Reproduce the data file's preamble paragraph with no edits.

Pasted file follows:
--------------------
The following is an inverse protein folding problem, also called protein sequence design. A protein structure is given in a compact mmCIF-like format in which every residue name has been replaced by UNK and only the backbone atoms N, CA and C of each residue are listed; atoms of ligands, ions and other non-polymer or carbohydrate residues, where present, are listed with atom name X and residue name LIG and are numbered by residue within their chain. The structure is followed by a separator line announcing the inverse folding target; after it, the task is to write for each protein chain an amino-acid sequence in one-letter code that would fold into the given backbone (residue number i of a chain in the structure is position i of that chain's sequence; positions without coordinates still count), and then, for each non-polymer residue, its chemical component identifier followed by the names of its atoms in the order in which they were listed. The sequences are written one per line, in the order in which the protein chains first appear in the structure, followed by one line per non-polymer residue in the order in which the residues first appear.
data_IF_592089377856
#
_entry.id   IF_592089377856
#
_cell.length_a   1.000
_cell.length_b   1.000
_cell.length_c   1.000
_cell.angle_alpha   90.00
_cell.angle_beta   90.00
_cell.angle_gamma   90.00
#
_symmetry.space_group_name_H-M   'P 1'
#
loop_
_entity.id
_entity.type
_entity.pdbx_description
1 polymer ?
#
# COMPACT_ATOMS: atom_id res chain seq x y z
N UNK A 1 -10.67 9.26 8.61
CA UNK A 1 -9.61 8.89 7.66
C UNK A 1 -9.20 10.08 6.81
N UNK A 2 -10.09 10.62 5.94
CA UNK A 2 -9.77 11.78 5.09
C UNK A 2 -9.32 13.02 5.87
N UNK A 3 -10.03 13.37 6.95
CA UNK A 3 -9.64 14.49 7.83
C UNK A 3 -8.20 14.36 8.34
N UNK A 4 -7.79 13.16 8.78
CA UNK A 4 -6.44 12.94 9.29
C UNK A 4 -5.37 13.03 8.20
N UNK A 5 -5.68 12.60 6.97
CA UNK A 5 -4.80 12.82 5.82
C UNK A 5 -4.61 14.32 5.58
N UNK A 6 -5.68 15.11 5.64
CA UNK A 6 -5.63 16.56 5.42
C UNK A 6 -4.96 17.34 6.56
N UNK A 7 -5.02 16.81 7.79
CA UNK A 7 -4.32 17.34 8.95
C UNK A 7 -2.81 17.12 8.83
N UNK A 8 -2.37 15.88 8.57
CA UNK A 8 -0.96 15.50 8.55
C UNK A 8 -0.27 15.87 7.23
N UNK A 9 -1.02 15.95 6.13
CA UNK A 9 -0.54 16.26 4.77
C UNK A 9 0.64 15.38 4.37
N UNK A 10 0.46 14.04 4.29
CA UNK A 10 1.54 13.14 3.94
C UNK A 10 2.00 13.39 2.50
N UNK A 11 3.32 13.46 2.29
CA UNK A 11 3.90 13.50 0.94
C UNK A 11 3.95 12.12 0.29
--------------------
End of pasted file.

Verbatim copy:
The following is an inverse protein folding problem, also called protein sequence design. A protein structure is given in a compact mmCIF-like format in which every residue name has been replaced by UNK and only the backbone atoms N, CA and C of each residue are listed; atoms of ligands, ions and other non-polymer or carbohydrate residues, where present, are listed with atom name X and residue name LIG and are numbered by residue within their chain. The structure is followed by a separator line announcing the inverse folding target; after it, the task is to write for each protein chain an amino-acid sequence in one-letter code that would fold into the given backbone (residue number i of a chain in the structure is position i of that chain's sequence; positions without coordinates still count), and then, for each non-polymer residue, its chemical component identifier followed by the names of its atoms in the order in which they were listed. The sequences are written one per line, in the order in which the protein chains first appear in the structure, followed by one line per non-polymer residue in the order in which the residues first appear.